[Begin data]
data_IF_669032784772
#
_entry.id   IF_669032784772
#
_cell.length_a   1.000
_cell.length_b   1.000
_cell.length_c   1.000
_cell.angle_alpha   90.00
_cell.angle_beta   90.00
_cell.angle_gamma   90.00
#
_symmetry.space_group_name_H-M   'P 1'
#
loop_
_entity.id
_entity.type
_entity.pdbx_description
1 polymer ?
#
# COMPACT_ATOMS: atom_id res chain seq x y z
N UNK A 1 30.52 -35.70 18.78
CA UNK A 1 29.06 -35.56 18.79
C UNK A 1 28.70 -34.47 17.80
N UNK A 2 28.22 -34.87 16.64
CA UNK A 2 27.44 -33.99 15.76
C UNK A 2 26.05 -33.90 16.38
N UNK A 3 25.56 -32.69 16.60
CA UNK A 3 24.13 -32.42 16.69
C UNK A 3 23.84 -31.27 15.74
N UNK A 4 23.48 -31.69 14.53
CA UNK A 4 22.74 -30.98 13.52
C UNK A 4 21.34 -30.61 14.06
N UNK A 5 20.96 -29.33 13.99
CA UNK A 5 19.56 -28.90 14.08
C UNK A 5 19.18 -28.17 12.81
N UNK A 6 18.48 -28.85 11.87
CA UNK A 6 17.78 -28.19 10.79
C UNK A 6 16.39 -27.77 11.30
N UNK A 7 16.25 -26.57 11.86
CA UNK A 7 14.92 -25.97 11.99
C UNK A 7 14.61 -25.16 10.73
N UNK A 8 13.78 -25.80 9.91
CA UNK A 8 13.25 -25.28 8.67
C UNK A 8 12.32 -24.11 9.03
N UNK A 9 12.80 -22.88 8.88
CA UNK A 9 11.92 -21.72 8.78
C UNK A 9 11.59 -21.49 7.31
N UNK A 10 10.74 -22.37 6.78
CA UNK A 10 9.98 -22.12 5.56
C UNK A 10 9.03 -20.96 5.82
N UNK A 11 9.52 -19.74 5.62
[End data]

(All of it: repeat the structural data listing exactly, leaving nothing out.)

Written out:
data_IF_669032784772
#
_entry.id   IF_669032784772
#
_cell.length_a   1.000
_cell.length_b   1.000
_cell.length_c   1.000
_cell.angle_alpha   90.00
_cell.angle_beta   90.00
_cell.angle_gamma   90.00
#
_symmetry.space_group_name_H-M   'P 1'
#
loop_
_entity.id
_entity.type
_entity.pdbx_description
1 polymer ?
#
# COMPACT_ATOMS: atom_id res chain seq x y z
N UNK A 1 30.52 -35.70 18.78
CA UNK A 1 29.06 -35.56 18.79
C UNK A 1 28.70 -34.47 17.80
N UNK A 2 28.22 -34.87 16.64
CA UNK A 2 27.44 -33.99 15.76
C UNK A 2 26.05 -33.90 16.38
N UNK A 3 25.56 -32.69 16.60
CA UNK A 3 24.13 -32.42 16.69
C UNK A 3 23.84 -31.27 15.74
N UNK A 4 23.48 -31.69 14.53
CA UNK A 4 22.74 -30.98 13.52
C UNK A 4 21.34 -30.61 14.06
N UNK A 5 20.96 -29.33 13.99
CA UNK A 5 19.56 -28.90 14.08
C UNK A 5 19.18 -28.17 12.81
N UNK A 6 18.48 -28.85 11.87
CA UNK A 6 17.78 -28.19 10.79
C UNK A 6 16.39 -27.77 11.30
N UNK A 7 16.25 -26.57 11.86
CA UNK A 7 14.92 -25.97 11.99
C UNK A 7 14.61 -25.16 10.73
N UNK A 8 13.78 -25.80 9.91
CA UNK A 8 13.25 -25.28 8.67
C UNK A 8 12.32 -24.11 9.03
N UNK A 9 12.80 -22.88 8.88
CA UNK A 9 11.92 -21.72 8.78
C UNK A 9 11.59 -21.49 7.31
N UNK A 10 10.74 -22.37 6.78
CA UNK A 10 9.98 -22.12 5.56
C UNK A 10 9.03 -20.96 5.82
N UNK A 11 9.52 -19.74 5.62